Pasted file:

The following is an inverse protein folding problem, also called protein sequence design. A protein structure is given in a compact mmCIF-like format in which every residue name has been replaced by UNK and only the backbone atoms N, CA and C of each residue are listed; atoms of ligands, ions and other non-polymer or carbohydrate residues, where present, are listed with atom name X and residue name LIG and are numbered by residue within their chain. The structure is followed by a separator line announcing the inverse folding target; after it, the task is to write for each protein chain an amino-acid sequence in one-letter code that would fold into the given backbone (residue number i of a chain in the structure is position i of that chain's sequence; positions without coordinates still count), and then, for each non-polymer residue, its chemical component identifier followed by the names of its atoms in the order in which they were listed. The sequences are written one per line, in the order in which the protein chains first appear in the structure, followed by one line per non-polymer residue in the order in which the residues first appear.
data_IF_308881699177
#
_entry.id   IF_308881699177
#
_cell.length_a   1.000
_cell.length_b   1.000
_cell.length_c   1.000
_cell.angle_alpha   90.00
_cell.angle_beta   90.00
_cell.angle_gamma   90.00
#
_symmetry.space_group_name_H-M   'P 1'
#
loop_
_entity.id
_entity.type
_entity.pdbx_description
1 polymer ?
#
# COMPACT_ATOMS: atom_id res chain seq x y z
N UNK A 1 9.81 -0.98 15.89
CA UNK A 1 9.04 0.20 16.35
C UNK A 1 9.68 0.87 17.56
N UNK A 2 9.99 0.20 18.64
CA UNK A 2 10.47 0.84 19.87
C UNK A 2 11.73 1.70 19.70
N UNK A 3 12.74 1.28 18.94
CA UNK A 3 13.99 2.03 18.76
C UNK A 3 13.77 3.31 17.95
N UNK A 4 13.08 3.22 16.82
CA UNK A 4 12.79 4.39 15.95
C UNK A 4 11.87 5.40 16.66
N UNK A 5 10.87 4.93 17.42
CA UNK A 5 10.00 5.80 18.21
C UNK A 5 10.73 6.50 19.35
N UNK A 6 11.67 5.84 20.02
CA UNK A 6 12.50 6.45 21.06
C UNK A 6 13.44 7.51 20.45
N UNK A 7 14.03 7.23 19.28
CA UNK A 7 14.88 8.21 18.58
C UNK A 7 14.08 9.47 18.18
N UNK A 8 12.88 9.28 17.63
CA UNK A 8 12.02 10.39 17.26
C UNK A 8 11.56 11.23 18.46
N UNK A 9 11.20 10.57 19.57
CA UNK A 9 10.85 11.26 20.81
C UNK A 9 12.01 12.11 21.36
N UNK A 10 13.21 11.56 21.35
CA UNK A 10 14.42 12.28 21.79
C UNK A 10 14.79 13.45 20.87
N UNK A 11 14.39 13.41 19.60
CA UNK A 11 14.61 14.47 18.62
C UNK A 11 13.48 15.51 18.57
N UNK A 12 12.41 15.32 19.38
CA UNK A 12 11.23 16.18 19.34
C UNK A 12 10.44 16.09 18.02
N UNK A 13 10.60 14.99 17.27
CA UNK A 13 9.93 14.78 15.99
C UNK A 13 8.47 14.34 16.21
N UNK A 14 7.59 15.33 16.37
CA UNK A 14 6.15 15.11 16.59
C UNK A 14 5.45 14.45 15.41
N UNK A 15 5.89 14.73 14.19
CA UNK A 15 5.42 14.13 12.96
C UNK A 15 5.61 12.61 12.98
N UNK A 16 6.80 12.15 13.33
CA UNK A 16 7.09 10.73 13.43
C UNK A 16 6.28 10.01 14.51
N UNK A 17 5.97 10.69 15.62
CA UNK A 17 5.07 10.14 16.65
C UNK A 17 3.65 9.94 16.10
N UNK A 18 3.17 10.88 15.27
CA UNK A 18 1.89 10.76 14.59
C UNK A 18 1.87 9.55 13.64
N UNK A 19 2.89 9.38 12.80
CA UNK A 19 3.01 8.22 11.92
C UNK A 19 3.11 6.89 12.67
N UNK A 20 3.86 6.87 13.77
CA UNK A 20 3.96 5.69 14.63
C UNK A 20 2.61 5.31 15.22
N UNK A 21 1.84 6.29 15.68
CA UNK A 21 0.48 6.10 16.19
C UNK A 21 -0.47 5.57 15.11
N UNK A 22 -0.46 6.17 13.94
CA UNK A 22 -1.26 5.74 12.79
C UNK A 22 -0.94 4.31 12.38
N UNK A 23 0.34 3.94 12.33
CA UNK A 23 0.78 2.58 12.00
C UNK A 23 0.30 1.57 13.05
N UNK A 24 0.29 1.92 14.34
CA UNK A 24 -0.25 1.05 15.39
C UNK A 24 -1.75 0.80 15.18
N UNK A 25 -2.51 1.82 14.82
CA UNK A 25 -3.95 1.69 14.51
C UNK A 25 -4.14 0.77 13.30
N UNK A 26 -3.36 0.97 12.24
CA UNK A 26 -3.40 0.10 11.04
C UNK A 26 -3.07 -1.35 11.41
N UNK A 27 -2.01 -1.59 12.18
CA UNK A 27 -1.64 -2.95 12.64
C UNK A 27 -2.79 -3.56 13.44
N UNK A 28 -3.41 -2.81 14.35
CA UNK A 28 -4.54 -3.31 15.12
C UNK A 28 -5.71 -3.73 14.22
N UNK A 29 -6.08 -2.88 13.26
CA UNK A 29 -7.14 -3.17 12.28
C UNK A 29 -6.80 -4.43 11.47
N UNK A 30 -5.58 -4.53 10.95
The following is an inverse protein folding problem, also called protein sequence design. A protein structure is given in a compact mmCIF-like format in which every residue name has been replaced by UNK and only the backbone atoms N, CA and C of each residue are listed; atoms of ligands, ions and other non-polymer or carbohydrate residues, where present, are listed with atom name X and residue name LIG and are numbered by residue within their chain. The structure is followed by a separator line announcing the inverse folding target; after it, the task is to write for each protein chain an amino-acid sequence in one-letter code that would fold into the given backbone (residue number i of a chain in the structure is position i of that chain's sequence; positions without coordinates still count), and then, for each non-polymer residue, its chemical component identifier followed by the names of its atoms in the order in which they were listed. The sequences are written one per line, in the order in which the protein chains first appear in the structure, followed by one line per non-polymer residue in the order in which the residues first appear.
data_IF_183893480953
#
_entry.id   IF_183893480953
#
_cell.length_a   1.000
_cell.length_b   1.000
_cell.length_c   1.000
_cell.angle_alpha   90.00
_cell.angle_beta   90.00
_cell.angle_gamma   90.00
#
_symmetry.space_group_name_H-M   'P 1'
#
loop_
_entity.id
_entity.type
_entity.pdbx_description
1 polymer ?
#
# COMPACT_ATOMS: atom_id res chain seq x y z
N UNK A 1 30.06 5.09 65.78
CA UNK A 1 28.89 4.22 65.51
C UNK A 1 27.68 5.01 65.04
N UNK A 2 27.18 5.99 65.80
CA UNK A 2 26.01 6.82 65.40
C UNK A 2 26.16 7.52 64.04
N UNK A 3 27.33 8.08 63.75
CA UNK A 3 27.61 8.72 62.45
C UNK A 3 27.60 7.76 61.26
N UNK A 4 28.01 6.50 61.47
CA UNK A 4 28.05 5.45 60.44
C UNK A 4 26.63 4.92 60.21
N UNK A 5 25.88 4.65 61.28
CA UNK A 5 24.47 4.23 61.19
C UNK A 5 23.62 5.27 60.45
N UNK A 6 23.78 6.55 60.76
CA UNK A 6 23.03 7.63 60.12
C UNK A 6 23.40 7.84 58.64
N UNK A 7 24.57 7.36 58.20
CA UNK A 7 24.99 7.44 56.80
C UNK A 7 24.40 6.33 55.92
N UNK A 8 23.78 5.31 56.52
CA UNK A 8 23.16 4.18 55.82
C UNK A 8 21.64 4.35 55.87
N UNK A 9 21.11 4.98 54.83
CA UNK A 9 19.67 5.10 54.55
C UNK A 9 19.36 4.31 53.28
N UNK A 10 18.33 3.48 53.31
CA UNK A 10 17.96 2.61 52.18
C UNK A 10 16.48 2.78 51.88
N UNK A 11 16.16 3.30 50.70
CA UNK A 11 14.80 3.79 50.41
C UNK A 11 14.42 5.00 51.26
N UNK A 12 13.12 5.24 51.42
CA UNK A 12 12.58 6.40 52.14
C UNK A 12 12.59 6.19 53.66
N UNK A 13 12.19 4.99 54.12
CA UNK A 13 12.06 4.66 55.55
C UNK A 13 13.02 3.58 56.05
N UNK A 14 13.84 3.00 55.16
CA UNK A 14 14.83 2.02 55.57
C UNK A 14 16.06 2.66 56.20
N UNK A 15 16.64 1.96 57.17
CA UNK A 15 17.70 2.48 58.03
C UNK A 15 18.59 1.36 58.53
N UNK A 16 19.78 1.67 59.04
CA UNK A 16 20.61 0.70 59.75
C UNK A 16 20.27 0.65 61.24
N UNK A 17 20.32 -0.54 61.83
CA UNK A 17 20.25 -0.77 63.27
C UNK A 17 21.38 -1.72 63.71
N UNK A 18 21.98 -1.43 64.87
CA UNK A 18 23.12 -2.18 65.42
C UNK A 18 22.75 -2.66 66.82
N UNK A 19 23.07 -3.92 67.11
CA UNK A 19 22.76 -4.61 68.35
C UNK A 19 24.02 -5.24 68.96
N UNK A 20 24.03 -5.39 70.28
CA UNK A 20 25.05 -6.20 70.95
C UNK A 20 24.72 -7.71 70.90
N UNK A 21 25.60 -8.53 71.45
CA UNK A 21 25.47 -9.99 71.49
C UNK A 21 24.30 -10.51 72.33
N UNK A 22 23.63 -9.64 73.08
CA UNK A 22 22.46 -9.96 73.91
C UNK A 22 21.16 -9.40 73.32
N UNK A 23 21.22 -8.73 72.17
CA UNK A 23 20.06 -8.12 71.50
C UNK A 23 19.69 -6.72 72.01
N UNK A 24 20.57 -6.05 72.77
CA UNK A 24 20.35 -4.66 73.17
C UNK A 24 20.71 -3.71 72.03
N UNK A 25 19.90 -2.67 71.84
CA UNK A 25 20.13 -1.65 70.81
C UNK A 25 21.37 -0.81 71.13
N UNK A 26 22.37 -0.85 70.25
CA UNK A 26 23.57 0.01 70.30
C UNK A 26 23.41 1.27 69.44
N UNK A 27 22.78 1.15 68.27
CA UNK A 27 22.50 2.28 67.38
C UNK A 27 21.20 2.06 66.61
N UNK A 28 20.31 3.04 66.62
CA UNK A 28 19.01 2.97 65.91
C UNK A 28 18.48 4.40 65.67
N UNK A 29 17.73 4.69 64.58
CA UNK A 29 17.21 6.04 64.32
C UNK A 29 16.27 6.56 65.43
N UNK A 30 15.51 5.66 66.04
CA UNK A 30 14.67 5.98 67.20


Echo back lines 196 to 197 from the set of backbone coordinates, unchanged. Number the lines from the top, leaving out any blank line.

C UNK A 22 21.16 -9.40 73.32
N UNK A 23 21.22 -8.73 72.17